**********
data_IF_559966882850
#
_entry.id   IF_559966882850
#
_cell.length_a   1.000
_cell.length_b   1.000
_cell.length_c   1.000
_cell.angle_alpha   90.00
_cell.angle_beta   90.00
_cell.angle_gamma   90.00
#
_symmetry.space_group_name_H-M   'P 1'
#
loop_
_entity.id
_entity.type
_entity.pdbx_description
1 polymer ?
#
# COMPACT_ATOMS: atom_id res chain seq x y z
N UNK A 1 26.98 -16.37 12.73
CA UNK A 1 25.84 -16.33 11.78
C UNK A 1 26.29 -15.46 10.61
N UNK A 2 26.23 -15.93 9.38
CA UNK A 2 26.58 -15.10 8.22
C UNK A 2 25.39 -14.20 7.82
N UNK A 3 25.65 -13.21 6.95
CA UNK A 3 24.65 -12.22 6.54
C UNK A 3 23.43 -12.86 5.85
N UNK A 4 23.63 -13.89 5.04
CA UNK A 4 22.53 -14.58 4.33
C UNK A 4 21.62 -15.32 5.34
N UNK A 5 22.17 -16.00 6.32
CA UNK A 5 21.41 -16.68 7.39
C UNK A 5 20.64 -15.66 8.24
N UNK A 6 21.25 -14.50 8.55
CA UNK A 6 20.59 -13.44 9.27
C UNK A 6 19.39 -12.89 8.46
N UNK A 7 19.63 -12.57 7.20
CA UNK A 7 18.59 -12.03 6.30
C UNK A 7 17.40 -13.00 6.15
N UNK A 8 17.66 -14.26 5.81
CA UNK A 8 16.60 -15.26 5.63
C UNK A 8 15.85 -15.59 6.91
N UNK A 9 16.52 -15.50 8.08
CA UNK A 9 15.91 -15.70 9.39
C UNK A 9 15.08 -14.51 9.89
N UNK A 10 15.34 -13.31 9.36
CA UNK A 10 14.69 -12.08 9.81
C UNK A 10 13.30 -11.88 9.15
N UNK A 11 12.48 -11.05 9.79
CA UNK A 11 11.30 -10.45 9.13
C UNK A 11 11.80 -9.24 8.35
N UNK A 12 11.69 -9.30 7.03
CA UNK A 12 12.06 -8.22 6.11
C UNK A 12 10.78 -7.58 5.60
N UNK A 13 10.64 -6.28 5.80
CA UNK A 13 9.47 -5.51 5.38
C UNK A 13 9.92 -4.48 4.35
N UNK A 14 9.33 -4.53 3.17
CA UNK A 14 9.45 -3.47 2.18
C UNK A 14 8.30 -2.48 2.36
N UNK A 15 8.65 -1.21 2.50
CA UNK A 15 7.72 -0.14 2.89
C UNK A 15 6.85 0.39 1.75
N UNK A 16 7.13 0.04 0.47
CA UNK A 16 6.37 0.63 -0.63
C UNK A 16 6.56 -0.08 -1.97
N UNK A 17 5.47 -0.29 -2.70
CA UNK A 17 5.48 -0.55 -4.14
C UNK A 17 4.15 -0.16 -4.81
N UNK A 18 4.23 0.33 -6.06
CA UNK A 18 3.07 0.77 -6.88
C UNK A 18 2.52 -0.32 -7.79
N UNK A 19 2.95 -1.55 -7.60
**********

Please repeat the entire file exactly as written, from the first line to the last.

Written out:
data_IF_559966882850
#
_entry.id   IF_559966882850
#
_cell.length_a   1.000
_cell.length_b   1.000
_cell.length_c   1.000
_cell.angle_alpha   90.00
_cell.angle_beta   90.00
_cell.angle_gamma   90.00
#
_symmetry.space_group_name_H-M   'P 1'
#
loop_
_entity.id
_entity.type
_entity.pdbx_description
1 polymer ?
#
# COMPACT_ATOMS: atom_id res chain seq x y z
N UNK A 1 26.98 -16.37 12.73
CA UNK A 1 25.84 -16.33 11.78
C UNK A 1 26.29 -15.46 10.61
N UNK A 2 26.23 -15.93 9.38
CA UNK A 2 26.58 -15.10 8.22
C UNK A 2 25.39 -14.20 7.82
N UNK A 3 25.65 -13.21 6.95
CA UNK A 3 24.65 -12.22 6.54
C UNK A 3 23.43 -12.86 5.85
N UNK A 4 23.63 -13.89 5.04
CA UNK A 4 22.53 -14.58 4.33
C UNK A 4 21.62 -15.32 5.34
N UNK A 5 22.17 -16.00 6.32
CA UNK A 5 21.41 -16.68 7.39
C UNK A 5 20.64 -15.66 8.24
N UNK A 6 21.25 -14.50 8.55
CA UNK A 6 20.59 -13.44 9.27
C UNK A 6 19.39 -12.89 8.46
N UNK A 7 19.63 -12.57 7.20
CA UNK A 7 18.59 -12.03 6.30
C UNK A 7 17.40 -13.00 6.15
N UNK A 8 17.66 -14.26 5.81
CA UNK A 8 16.60 -15.26 5.63
C UNK A 8 15.85 -15.59 6.91
N UNK A 9 16.52 -15.50 8.08
CA UNK A 9 15.91 -15.70 9.39
C UNK A 9 15.08 -14.51 9.89
N UNK A 10 15.34 -13.31 9.36
CA UNK A 10 14.69 -12.08 9.81
C UNK A 10 13.30 -11.88 9.15
N UNK A 11 12.48 -11.05 9.79
CA UNK A 11 11.30 -10.45 9.13
C UNK A 11 11.80 -9.24 8.35
N UNK A 12 11.69 -9.30 7.03
CA UNK A 12 12.06 -8.22 6.11
C UNK A 12 10.78 -7.58 5.60
N UNK A 13 10.64 -6.28 5.80
CA UNK A 13 9.47 -5.51 5.38
C UNK A 13 9.92 -4.48 4.35
N UNK A 14 9.33 -4.53 3.17
CA UNK A 14 9.45 -3.47 2.18
C UNK A 14 8.30 -2.48 2.36
N UNK A 15 8.65 -1.21 2.50
CA UNK A 15 7.72 -0.14 2.89
C UNK A 15 6.85 0.39 1.75
N UNK A 16 7.13 0.04 0.47
CA UNK A 16 6.37 0.63 -0.63
C UNK A 16 6.56 -0.08 -1.97
N UNK A 17 5.47 -0.29 -2.70
CA UNK A 17 5.48 -0.55 -4.14
C UNK A 17 4.15 -0.16 -4.81
N UNK A 18 4.23 0.33 -6.06
CA UNK A 18 3.07 0.77 -6.88
C UNK A 18 2.52 -0.32 -7.79
N UNK A 19 2.95 -1.55 -7.60